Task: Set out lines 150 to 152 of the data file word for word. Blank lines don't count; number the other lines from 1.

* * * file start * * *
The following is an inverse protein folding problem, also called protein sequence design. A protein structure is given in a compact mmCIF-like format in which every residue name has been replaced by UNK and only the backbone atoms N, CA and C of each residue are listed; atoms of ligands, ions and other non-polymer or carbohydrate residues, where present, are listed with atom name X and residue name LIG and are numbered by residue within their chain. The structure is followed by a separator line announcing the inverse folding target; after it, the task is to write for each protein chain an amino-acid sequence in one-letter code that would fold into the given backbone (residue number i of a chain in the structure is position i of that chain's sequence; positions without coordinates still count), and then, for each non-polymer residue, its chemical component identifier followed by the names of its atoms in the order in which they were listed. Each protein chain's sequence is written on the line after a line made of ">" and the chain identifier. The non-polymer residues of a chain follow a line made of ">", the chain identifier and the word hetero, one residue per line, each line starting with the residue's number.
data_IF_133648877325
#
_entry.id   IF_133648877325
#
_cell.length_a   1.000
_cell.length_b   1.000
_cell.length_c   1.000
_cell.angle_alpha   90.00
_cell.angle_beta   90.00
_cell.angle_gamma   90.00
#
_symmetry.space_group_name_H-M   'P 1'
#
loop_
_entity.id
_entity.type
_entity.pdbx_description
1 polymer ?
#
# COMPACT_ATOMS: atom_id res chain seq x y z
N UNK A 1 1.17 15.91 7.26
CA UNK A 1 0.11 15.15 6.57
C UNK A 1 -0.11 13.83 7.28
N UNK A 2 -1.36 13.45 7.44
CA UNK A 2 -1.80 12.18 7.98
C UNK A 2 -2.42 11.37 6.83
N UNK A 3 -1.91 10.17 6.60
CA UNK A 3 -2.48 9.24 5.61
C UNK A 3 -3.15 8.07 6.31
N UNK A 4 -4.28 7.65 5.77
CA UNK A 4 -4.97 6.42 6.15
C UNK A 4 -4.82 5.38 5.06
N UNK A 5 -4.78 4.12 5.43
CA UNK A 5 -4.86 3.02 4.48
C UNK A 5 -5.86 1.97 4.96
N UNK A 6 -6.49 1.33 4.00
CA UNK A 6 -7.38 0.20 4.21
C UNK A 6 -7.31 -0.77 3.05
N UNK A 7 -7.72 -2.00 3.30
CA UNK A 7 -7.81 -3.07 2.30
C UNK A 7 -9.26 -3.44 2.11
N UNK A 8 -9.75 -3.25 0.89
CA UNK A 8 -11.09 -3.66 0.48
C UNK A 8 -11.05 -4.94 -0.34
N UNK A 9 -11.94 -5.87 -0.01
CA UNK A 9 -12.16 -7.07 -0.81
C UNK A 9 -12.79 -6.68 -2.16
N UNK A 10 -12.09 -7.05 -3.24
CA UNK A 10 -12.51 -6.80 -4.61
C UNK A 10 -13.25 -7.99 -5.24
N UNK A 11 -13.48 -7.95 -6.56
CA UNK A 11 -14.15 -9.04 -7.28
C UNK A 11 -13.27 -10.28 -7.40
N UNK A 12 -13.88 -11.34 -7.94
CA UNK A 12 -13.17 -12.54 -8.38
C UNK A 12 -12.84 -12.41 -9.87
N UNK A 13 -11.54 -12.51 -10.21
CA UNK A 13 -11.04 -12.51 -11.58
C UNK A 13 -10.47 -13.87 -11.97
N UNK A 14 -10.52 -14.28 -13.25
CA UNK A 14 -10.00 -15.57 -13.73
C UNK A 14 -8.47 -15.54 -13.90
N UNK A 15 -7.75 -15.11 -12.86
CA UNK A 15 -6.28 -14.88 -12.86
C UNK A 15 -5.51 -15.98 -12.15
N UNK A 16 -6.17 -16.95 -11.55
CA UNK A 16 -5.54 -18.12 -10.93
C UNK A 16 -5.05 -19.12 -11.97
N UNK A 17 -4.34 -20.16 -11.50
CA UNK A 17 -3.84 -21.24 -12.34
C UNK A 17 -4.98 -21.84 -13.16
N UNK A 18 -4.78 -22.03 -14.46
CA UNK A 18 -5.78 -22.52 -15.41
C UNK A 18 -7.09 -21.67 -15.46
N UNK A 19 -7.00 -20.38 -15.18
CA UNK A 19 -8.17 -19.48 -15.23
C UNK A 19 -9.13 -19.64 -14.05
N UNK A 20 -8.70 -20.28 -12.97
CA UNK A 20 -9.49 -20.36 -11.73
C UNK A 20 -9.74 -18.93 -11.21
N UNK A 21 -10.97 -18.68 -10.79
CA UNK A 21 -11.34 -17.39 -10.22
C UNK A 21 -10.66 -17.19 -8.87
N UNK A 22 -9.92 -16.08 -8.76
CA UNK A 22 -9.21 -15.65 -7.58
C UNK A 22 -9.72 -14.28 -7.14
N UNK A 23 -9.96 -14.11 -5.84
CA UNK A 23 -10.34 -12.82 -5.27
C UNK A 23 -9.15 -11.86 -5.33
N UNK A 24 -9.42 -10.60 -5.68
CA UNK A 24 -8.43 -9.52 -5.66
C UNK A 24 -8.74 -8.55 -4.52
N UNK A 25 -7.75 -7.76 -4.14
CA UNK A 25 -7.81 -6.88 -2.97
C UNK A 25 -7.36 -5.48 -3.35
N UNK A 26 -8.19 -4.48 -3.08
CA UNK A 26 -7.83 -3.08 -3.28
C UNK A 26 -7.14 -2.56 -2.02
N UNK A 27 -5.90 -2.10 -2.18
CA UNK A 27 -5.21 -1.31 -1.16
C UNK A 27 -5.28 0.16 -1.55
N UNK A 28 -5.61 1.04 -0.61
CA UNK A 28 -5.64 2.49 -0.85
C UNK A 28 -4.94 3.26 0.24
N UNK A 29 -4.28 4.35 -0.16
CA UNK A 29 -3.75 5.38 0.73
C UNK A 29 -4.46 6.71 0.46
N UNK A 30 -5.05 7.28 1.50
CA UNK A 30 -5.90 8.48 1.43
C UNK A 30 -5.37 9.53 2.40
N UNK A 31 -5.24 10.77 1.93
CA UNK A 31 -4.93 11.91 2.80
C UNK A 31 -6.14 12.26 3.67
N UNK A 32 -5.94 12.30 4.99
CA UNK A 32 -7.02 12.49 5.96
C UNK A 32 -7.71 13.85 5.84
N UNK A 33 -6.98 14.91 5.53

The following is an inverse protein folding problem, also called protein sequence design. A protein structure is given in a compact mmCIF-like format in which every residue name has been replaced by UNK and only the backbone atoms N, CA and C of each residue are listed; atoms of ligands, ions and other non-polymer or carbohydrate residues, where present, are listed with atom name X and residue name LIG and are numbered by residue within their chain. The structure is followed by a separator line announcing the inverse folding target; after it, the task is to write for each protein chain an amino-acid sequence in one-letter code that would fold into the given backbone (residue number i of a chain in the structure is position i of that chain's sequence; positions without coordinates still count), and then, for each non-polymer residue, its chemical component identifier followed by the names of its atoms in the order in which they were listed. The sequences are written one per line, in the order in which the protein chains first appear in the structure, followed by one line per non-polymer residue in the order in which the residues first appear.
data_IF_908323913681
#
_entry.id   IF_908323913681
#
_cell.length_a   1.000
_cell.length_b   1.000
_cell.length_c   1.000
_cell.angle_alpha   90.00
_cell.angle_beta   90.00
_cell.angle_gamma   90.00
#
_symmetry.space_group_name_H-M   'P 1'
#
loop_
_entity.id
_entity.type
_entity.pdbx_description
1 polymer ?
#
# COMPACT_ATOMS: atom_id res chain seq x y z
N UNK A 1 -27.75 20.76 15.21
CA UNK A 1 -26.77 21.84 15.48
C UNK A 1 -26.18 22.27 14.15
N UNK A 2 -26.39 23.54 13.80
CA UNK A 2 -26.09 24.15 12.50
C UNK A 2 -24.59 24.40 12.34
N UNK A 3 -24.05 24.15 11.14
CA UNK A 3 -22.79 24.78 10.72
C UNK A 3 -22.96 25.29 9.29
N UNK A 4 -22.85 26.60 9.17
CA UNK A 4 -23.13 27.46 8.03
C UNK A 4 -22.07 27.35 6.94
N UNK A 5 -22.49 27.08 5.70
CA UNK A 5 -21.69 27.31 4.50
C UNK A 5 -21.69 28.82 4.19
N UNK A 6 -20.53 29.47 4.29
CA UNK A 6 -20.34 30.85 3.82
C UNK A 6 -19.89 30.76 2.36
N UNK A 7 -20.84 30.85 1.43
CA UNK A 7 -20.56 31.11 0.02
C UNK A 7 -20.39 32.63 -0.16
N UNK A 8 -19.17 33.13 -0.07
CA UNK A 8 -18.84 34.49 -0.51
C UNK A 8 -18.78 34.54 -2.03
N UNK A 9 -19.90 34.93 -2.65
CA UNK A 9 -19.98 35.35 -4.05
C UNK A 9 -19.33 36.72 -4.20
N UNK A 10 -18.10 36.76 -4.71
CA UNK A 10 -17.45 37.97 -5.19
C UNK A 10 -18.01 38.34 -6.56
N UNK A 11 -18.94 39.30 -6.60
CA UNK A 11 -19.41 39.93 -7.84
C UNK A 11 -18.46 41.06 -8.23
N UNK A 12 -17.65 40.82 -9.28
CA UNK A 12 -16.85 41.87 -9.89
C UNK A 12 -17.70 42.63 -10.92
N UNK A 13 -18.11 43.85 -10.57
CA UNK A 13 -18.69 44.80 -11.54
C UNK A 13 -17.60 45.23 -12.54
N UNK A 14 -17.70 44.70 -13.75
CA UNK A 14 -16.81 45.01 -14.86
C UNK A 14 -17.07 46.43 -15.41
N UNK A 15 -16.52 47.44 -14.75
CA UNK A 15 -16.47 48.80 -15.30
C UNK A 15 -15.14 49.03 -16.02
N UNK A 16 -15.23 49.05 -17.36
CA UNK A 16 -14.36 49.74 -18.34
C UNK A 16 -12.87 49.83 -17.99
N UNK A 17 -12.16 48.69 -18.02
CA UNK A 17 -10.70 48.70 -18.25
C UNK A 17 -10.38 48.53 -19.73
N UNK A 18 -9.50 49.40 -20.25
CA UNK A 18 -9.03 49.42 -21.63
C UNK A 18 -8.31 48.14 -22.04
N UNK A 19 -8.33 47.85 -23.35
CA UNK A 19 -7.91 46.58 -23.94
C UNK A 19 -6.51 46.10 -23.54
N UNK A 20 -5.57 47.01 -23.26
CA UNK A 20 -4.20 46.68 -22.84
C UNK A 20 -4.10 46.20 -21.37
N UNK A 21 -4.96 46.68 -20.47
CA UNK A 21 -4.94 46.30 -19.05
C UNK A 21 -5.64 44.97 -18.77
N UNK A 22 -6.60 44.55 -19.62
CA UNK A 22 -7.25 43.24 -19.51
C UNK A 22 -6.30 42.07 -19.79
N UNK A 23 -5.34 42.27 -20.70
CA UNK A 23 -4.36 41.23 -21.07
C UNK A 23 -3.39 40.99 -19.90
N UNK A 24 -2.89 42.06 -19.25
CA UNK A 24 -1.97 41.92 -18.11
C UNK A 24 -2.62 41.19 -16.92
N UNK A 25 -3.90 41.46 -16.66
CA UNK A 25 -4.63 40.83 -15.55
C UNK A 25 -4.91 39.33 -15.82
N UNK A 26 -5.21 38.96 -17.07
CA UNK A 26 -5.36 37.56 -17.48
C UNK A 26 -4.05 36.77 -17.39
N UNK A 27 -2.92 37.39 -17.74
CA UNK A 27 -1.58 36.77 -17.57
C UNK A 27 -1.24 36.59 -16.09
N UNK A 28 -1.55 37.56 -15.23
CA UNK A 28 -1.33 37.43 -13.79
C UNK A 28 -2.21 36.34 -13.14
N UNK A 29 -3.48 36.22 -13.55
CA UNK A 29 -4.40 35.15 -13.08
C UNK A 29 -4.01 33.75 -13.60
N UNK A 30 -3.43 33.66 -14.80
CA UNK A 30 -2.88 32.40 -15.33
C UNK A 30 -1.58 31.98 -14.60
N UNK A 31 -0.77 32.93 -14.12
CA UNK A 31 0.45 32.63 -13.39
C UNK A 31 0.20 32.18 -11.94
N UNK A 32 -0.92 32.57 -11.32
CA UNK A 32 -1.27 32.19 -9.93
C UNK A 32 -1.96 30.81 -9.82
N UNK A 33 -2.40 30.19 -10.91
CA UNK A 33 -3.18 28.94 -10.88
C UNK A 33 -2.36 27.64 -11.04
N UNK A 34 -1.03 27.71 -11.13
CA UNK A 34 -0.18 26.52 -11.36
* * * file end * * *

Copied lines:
CA UNK A 4 -23.13 27.46 8.03
C UNK A 4 -22.07 27.35 6.94
N UNK A 5 -22.49 27.08 5.70